An Aboriginal Simile single work   poetry   "There was no stir among the trees,"
Issue Details: First known date: 1954 1954
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Publication Details of Only Known VersionEarliest 2 Known Versions of

  • Appears in:
    y Fourteen Men : Verses Mary Gilmore , Sydney : Angus and Robertson , 1954 Z81585 1954 selected work poetry Sydney : Angus and Robertson , 1954 pg. 73
  • Appears in:
    y The Penguin Book of Australian Verse Harry Payne Heseltine (editor), Ringwood Harmondsworth : Penguin , 1972 Z334403 1972 anthology poetry Selection of works by Australian poets from Charles Harpur (1813-1868) to Charles Buckmaster (b. 1951). Ringwood Harmondsworth : Penguin , 1972 pg. 90
  • Appears in:
    y The Golden Apples of the Sun : Twentieth Century Australian Poetry Chris Wallace-Crabbe (editor), Carlton : Melbourne University Press , 1980 Z62463 1980 anthology poetry Carlton : Melbourne University Press , 1980 pg. 7
  • Appears in:
    y Sunlines : An Anthology of Poetry to Celebrate Australia's Harmony in Diversity Anne Fairbairn (editor), Canberra : Department of Immigration and Multicultural and Indigenous Affairs , 2002 Z948024 2002 anthology poetry Canberra : Department of Immigration and Multicultural and Indigenous Affairs , 2002 pg. 16
  • Appears in:
    y Sense, Shape, Symbol : An Investigation of Australian Poetry Brian Keyte (editor), Putney : Phoenix Education , 2013 6310209 2013 anthology criticism poetry

    'Sense, Shape, Symbol is an investigation of Australian poetry. It explores the ways in which poets succeed, or fail, in their attempts to bring their experience to life.

    Their primary raw materials are the five senses - sight, sound, smell, taste and touch - the means by which we all experience our world.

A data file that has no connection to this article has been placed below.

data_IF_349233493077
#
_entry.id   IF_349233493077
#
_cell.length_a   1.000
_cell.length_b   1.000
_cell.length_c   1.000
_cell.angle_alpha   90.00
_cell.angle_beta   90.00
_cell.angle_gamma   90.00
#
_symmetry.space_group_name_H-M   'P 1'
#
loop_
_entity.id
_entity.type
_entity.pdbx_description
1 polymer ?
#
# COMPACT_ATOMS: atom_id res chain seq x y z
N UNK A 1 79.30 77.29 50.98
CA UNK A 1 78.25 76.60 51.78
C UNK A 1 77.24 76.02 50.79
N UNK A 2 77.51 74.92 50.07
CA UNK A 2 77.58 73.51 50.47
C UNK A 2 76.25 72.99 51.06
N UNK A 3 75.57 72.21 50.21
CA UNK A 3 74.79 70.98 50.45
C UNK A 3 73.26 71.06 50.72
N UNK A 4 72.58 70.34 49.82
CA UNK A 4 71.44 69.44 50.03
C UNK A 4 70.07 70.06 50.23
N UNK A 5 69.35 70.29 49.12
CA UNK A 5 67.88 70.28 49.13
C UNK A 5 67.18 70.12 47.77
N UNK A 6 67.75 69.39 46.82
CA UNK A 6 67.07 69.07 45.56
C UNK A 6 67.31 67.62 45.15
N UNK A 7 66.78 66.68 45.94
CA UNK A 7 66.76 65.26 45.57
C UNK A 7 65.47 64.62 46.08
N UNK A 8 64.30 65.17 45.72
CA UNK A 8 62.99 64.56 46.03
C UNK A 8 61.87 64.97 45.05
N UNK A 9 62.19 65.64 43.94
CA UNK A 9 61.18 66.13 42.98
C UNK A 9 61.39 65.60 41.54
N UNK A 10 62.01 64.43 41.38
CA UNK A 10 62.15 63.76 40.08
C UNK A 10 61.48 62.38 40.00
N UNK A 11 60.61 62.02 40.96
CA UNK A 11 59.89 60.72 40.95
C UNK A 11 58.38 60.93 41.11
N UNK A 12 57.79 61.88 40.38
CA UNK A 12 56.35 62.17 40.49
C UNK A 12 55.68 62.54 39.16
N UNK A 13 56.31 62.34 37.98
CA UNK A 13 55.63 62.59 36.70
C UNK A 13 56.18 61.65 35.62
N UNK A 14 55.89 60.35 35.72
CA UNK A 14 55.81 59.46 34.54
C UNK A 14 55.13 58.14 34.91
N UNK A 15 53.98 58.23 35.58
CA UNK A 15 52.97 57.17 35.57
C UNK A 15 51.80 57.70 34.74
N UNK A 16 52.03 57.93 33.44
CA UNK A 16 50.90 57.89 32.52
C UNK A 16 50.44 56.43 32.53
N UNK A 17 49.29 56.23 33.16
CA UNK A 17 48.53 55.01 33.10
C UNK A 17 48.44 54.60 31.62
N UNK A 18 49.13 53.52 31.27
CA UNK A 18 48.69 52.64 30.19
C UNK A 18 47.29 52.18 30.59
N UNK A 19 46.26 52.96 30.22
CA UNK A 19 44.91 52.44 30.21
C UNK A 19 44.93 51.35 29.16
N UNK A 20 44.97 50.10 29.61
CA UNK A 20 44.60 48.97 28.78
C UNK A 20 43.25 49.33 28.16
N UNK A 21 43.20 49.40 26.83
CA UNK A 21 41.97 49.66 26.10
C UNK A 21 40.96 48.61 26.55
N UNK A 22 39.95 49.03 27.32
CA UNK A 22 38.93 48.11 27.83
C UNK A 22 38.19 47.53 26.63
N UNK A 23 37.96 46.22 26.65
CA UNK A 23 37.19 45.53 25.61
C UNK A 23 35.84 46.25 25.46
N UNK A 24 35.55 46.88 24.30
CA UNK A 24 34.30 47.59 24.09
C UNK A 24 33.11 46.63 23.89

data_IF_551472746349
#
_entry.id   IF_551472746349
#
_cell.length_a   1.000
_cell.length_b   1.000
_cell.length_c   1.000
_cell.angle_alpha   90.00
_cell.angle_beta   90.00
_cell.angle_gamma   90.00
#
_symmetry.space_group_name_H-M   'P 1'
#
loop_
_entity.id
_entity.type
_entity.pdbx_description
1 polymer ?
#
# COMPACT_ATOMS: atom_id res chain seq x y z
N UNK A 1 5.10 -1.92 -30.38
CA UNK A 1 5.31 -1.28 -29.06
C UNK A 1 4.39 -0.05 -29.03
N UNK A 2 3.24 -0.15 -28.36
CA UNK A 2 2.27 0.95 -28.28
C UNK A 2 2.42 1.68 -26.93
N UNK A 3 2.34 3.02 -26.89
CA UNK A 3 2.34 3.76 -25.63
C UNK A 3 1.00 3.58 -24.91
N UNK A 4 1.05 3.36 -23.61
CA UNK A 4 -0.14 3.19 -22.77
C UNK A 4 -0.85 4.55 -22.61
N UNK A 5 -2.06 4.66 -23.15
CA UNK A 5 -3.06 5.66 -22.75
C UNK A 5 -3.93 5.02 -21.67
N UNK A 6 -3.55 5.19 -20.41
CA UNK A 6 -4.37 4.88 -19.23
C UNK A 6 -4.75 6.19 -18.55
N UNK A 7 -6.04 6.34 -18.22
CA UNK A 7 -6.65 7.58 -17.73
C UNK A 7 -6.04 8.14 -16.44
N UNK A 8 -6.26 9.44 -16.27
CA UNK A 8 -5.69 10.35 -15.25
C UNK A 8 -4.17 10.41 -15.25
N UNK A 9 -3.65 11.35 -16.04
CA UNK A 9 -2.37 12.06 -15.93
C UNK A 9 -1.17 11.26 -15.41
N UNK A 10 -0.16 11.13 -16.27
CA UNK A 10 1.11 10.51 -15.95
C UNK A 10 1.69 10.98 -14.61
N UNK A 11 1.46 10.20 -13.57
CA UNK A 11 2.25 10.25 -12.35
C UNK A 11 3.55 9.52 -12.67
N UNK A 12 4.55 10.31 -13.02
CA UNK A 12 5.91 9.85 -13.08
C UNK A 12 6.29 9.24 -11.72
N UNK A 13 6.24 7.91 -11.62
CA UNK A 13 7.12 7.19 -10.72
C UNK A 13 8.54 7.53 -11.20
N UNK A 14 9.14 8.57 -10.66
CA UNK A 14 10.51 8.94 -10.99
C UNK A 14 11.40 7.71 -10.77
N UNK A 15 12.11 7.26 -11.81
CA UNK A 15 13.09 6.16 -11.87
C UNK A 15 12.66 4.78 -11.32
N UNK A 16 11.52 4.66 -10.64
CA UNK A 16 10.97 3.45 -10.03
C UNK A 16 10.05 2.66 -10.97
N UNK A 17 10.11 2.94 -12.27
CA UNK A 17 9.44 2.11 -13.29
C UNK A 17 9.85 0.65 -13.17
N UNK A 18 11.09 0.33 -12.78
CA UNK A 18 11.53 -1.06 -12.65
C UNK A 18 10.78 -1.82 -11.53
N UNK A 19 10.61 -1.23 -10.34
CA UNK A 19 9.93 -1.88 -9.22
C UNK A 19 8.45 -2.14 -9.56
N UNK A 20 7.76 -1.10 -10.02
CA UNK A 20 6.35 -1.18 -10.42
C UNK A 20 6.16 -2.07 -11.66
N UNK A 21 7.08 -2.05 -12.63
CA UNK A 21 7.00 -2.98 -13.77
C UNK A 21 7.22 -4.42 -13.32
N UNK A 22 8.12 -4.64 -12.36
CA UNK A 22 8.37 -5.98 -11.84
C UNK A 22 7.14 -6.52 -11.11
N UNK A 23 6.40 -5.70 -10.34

Poets also like to experiment with the shape of their writing, starting with the qualities of vowels and consonants, of syllables, and of rhyme, metre and rhythm.

    Working poets make particular use of the metaphor, of the connections that they suggest between normally unlike things, to express their response to their subject.

    The collection explores the work of five poets who have played an important, influential part in the development of Australian poetry: Judith Wright, Oodgeroo Noonuccal, David Malouf, Les Murray and Mark O’Connor.

    The final chapter looks at some of the common concerns that can create conflict in our lives, such as gender, race, age, and socio-economic status, and other issues that create fear and that encourage hope.

    The collection is intended to allow readers to become familiar with the techniques that poets use, and to develop their own poetic writing in an informed way.' (Publisher's blurb)

    Putney : Phoenix Education , 2013
    pg. 91
Alternative title: تشبيه أبوريجيني بليغ
Transliterated title: Tashbeeh Abourijinee baleegh
First line of verse: "لا نبض في الأرض = There was no stir among the trees,"
Language: English , Arabic
Last amended 5 Sep 2013 18:07:18
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